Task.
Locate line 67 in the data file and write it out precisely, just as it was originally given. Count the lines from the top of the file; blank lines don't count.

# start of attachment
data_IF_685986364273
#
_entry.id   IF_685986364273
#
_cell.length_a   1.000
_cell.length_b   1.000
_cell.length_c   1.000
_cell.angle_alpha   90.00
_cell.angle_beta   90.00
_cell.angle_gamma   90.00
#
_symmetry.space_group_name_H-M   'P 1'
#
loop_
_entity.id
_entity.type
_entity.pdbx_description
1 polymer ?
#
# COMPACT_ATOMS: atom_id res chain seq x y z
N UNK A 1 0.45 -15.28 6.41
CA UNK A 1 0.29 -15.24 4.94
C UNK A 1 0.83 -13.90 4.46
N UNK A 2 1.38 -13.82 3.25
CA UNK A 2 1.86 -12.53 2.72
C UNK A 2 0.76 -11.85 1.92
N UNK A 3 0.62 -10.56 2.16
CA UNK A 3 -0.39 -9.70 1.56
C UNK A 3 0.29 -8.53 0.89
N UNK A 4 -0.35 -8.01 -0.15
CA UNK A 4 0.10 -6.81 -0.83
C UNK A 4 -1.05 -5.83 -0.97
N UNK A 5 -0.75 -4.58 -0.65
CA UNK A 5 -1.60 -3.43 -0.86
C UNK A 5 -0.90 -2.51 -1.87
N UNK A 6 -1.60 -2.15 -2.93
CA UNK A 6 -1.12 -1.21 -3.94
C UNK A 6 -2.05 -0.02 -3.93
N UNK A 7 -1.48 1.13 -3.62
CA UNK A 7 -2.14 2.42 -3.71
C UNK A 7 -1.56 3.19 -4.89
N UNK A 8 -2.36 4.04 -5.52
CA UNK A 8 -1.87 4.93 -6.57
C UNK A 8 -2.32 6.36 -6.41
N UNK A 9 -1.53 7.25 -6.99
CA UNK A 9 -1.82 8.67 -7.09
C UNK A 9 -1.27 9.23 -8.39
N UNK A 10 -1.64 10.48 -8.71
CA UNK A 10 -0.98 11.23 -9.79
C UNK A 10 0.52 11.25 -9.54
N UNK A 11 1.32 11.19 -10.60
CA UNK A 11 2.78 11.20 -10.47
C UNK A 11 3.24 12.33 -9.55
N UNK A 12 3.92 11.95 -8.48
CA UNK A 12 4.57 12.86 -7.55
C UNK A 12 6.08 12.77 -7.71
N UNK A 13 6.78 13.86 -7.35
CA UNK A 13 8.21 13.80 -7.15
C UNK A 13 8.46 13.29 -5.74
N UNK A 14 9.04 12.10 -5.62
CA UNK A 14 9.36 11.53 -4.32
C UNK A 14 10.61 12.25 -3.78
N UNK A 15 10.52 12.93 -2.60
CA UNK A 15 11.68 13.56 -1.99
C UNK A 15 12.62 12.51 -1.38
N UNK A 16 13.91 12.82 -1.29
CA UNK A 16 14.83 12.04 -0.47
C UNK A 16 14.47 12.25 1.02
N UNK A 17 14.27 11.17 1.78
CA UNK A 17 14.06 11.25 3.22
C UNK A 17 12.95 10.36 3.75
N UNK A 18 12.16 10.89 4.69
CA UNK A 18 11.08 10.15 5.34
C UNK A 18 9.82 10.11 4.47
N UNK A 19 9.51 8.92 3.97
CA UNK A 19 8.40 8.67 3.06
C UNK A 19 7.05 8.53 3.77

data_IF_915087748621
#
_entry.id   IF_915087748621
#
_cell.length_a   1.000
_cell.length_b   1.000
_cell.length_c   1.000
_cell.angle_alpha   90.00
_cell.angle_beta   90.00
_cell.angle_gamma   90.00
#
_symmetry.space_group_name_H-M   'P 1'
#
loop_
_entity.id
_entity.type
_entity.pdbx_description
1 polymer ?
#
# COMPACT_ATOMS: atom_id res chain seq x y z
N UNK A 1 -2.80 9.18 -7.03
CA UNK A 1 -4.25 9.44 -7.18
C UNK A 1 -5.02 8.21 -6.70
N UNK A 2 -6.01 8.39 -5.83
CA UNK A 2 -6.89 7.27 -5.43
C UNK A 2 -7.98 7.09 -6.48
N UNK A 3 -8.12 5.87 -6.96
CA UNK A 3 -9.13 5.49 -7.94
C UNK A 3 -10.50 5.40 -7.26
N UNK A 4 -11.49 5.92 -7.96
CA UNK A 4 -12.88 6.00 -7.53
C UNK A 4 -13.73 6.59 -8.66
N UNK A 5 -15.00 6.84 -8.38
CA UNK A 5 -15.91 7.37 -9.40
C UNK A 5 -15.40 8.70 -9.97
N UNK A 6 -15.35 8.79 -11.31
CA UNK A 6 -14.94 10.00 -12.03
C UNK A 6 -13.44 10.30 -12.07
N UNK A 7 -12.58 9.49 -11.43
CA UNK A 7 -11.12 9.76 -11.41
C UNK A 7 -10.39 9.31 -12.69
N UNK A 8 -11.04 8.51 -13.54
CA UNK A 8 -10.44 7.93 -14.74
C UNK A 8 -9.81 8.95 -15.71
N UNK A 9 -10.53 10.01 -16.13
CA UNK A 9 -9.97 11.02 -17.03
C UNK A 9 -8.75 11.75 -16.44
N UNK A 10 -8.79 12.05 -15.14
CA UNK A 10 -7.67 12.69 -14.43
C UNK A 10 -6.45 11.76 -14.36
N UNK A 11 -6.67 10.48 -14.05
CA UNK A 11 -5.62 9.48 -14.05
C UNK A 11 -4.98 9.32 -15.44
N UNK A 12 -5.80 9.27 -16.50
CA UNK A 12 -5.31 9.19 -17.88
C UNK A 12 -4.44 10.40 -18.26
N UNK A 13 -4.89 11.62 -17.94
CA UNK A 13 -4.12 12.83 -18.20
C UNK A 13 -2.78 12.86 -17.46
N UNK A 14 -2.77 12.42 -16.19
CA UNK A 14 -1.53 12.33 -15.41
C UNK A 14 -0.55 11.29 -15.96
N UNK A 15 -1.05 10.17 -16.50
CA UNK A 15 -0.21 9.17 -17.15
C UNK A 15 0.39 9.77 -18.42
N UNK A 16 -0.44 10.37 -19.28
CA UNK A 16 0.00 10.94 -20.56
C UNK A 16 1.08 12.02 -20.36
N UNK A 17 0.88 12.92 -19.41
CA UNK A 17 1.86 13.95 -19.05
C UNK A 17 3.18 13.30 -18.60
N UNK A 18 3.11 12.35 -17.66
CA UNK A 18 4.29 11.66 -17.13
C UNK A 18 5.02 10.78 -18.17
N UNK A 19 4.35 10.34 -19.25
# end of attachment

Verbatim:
CA UNK A 16 14.83 12.04 -0.47